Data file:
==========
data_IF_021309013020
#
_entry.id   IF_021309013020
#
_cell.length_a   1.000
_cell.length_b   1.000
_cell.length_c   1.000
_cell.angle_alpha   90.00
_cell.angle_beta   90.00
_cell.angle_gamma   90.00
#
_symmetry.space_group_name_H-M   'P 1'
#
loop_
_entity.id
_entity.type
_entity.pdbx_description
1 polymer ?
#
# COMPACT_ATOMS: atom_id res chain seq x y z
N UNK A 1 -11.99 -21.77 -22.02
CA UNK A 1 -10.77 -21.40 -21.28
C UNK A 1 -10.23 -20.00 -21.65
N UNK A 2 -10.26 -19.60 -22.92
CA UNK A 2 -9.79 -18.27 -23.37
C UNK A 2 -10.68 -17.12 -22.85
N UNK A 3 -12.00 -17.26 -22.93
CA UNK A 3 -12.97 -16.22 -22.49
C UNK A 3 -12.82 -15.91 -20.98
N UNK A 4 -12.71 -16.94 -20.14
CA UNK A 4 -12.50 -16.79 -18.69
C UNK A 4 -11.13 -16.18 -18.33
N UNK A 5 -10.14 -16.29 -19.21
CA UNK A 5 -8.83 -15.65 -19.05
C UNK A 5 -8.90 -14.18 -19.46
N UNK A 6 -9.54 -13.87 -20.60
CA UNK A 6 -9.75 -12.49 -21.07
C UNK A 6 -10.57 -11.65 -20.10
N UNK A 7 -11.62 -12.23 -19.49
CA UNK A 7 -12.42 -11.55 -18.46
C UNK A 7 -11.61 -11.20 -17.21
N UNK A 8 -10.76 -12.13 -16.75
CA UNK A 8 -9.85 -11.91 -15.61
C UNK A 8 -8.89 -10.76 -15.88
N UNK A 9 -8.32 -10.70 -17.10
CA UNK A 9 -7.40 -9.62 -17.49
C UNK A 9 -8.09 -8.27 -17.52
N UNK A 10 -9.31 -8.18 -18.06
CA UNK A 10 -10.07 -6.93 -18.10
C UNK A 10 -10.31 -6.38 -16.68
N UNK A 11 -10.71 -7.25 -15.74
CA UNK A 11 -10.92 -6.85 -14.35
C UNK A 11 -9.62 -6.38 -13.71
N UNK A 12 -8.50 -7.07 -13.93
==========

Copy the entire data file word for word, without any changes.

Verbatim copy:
data_IF_021309013020
#
_entry.id   IF_021309013020
#
_cell.length_a   1.000
_cell.length_b   1.000
_cell.length_c   1.000
_cell.angle_alpha   90.00
_cell.angle_beta   90.00
_cell.angle_gamma   90.00
#
_symmetry.space_group_name_H-M   'P 1'
#
loop_
_entity.id
_entity.type
_entity.pdbx_description
1 polymer ?
#
# COMPACT_ATOMS: atom_id res chain seq x y z
N UNK A 1 -11.99 -21.77 -22.02
CA UNK A 1 -10.77 -21.40 -21.28
C UNK A 1 -10.23 -20.00 -21.65
N UNK A 2 -10.26 -19.60 -22.92
CA UNK A 2 -9.79 -18.27 -23.37
C UNK A 2 -10.68 -17.12 -22.85
N UNK A 3 -12.00 -17.26 -22.93
CA UNK A 3 -12.97 -16.22 -22.49
C UNK A 3 -12.82 -15.91 -20.98
N UNK A 4 -12.71 -16.94 -20.14
CA UNK A 4 -12.50 -16.79 -18.69
C UNK A 4 -11.13 -16.18 -18.33
N UNK A 5 -10.14 -16.29 -19.21
CA UNK A 5 -8.83 -15.65 -19.05
C UNK A 5 -8.90 -14.18 -19.46
N UNK A 6 -9.54 -13.87 -20.60
CA UNK A 6 -9.75 -12.49 -21.07
C UNK A 6 -10.57 -11.65 -20.10
N UNK A 7 -11.62 -12.23 -19.49
CA UNK A 7 -12.42 -11.55 -18.46
C UNK A 7 -11.61 -11.20 -17.21
N UNK A 8 -10.76 -12.13 -16.75
CA UNK A 8 -9.85 -11.91 -15.61
C UNK A 8 -8.89 -10.76 -15.88
N UNK A 9 -8.32 -10.70 -17.10
CA UNK A 9 -7.40 -9.62 -17.49
C UNK A 9 -8.09 -8.27 -17.52
N UNK A 10 -9.31 -8.18 -18.06
CA UNK A 10 -10.07 -6.93 -18.10
C UNK A 10 -10.31 -6.38 -16.68
N UNK A 11 -10.71 -7.25 -15.74
CA UNK A 11 -10.92 -6.85 -14.35
C UNK A 11 -9.62 -6.38 -13.71
N UNK A 12 -8.50 -7.07 -13.93